Kip Comes to the Rescue ~ 1965

Conversation with Mr. Ed Lynn Jarratt

I had a calf, Julie, who I raised from my favorite cow, Jan. I wanted to keep her, but she never would make a pet of herself like my other cows. You know that I have always made it a point to pet all the cows. Julie was always the stubbornest thing. You could lead her up to the door one day, and she would knock you down going in before you were ready. Then the next day you could lead her to the door and would refuse to go in, and you would have to whack her one to make her even move.

I guess I should have realized what a problem she was going to be since she was the only cow that my ES, Kip, ever went for the nose. The first time I really knew she was going to be trouble though was when she got herself somewhere she didn’t belong. I walked up to her, took my hat off and smacked her in the face, and said, “Get back yonder where you belong.” Instead of getting back, well, she just put her horns down and she came at me. Fortunately, she hooked my hat and flung my hat away. That stopped it that time, but after that, she got to the place where you had to watch her constantly. If she could catch you off guard, why, she would come at you. My family wanted me to get rid of her, but I didn’t want to because I was still trying to make a pet of her. I said that she would never bother me or get me because I would always take Kip with me and carry a stick. Well, she knew Kip, and Kip knew her. He could read her like a book. If she even thought about doing something wrong, Kip would go at her.

My nephews, Stanley and Keith, and their ES Sport started down through the barn lot one day, and Julie looked up and started marching toward them. When I saw that, I didn’t say anything but “Kip.” She looked up and saw Kip coming, boy, that stopped it right quick.

I had Jan and Julie hitched out here in the back yard one day. I went out to move Jan, but I wasn’t going to move Julie. When I moved Jan, Julie wanted to be moved too, and so I went ahead and did it. Kip was out in the dog lot. Julie didn’t bother me at all when I had an axe in my hand where I could have knocked her in the head. There was a peach tree that Daddy didn’t want them to get to, and Mother had a quilt out on the line. When I hitched Julie, I didn’t think she could reach it, but when I got to the back steps I thought maybe I better check to make sure she can’t get to them. I had put the axe down when I started in the house. So without thinking, with Kip in the lot and the axe laying by the tree, I walked up behind Julie and was going to take the chain and lead her up to make sure she couldn’t reach the tree and the quilt. Well, I walked behind her and she whirled around with her head down and came charging at me. I started running backwards and thought the chain would stop her, but she lifted that stake out of the ground. She came on at me. I never knew when she hit the end of the chain, but I knew I had gone too far and the chain wasn’t going to stop her. She had a chain around her horns, so I reached out and grabbed a horn with one hand and the chain with the other. We played crack the whip all over the back yard while she slung me right and left. The ground was wet, and I was barefooted. If my foot had slipped, she would have pinned me down.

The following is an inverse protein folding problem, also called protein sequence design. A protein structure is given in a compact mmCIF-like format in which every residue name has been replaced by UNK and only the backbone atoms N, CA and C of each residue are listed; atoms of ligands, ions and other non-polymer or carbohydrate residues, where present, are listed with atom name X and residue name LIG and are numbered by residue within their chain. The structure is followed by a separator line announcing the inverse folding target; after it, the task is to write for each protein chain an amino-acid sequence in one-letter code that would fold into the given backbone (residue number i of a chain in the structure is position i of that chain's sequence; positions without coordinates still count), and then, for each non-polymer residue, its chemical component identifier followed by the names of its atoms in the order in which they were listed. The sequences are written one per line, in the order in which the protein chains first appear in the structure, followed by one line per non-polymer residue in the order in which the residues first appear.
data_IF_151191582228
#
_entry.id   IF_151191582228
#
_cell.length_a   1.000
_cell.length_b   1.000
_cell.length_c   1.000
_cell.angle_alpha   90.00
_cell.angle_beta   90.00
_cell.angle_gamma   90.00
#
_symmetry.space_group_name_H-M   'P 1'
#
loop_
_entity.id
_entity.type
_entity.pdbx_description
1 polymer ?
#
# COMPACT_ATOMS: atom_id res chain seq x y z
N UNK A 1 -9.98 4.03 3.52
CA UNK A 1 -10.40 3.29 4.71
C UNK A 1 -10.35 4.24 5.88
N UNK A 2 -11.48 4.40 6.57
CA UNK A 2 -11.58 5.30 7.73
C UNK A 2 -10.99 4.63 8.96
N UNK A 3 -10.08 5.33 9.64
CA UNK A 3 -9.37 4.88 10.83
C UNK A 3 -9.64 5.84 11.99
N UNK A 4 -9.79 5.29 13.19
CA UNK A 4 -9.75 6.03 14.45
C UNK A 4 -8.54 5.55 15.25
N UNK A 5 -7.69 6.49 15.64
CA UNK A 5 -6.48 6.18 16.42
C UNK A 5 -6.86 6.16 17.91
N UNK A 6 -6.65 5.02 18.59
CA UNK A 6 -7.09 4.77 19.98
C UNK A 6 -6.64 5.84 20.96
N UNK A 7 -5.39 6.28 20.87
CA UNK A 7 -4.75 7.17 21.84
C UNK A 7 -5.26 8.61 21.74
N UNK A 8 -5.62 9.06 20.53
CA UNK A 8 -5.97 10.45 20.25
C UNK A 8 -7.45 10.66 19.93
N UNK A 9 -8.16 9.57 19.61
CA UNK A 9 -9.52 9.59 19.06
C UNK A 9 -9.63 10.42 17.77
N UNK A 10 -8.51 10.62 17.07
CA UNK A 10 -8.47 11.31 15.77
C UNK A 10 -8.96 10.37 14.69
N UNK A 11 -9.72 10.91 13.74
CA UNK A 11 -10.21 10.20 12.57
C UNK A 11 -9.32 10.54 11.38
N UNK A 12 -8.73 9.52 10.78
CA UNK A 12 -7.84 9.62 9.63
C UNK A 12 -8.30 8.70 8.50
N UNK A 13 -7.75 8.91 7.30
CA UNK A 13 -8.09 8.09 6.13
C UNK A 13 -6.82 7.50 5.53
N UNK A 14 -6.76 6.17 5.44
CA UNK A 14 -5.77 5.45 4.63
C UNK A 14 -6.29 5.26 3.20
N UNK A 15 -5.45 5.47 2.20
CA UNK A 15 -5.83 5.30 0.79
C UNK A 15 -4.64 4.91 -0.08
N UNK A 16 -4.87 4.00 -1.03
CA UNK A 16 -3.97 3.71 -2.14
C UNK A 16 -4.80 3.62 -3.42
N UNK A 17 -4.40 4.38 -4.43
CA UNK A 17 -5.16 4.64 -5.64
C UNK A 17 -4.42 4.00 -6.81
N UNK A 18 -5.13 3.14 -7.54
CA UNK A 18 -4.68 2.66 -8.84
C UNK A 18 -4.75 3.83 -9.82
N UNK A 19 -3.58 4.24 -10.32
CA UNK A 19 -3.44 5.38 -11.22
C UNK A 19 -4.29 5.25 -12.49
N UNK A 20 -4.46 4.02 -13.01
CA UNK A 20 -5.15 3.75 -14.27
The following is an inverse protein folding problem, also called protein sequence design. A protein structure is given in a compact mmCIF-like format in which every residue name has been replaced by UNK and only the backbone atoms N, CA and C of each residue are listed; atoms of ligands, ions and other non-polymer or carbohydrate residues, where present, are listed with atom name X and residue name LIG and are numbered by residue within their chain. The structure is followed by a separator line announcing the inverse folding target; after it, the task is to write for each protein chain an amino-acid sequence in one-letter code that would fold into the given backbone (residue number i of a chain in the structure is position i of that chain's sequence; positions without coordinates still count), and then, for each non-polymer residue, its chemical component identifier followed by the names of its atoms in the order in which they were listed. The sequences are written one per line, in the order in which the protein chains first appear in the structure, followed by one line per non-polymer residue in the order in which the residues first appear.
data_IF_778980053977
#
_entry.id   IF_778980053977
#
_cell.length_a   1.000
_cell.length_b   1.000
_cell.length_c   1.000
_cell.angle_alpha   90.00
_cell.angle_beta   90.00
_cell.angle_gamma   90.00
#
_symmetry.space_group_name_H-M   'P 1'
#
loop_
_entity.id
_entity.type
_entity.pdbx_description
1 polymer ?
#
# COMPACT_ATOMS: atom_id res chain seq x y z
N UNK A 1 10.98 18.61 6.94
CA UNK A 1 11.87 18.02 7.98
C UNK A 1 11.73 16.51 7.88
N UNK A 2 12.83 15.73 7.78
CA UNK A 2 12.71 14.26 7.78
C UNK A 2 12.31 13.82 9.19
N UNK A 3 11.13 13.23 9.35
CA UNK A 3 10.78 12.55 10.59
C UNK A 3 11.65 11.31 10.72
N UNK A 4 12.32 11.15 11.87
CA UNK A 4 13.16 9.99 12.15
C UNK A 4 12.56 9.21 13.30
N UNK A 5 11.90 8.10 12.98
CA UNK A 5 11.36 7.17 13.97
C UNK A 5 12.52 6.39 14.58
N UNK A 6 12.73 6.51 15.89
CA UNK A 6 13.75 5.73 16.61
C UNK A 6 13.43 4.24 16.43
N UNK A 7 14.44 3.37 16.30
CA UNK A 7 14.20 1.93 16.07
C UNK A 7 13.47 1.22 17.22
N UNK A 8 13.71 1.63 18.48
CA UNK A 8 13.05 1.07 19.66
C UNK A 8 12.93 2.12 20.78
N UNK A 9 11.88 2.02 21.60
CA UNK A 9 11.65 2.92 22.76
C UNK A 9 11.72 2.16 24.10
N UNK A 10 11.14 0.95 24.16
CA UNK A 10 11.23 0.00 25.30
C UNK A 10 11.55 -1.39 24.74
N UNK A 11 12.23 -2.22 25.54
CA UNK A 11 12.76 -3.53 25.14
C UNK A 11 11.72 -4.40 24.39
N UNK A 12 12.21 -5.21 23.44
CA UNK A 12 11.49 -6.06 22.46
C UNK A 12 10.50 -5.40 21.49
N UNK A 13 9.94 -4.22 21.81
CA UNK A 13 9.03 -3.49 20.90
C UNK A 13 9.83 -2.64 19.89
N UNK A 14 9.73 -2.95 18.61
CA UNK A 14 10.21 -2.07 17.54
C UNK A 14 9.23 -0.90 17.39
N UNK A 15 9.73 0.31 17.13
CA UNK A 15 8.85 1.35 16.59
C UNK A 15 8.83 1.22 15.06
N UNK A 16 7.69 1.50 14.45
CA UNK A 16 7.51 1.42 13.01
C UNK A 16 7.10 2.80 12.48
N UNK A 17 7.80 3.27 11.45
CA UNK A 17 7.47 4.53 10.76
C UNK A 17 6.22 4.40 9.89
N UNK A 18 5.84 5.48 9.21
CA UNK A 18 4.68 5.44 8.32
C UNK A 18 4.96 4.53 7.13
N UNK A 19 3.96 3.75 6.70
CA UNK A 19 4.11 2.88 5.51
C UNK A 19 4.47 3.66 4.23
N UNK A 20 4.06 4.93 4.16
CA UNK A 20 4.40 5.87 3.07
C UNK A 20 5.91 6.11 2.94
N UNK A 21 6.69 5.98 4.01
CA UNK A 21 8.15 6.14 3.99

Mother saw what was happening and was afraid Julie was going to run me into the fence and pin me there. Mother came out the back door and down the steps screaming. Of course Julie didn’t pay any attention. She didn’t care. I saw Mother heading for Kip’s lot and thought if I could just hold onto until Kip gets here. Mother says that when she opened the gate, Kip made a pass at Julie’s heels first, but I don’t know. I didn’t see him. I was just trying to hang on until he arrived. The first I knew about it was when he jumped up at her head. When he jumped up, I let go of the chain and made a dive for the iron stake she was hitched to. I thought if Kip couldn’t stop her, then I could hit her in the head with the iron stake. When I got to the stake and turned around, she was already backing off with her head down trying to fend Kip off. Kip was snapping at her nose and backing her off. Julie went to the slaughterhouse the next week. That was it. I wasn’t going to keep that cow any more.

I also said that whatever kind of trouble in the past I had with Kip, he had paid his dues that day as far as I was concerned, and I held onto him as the founder of my line of English Shepherds.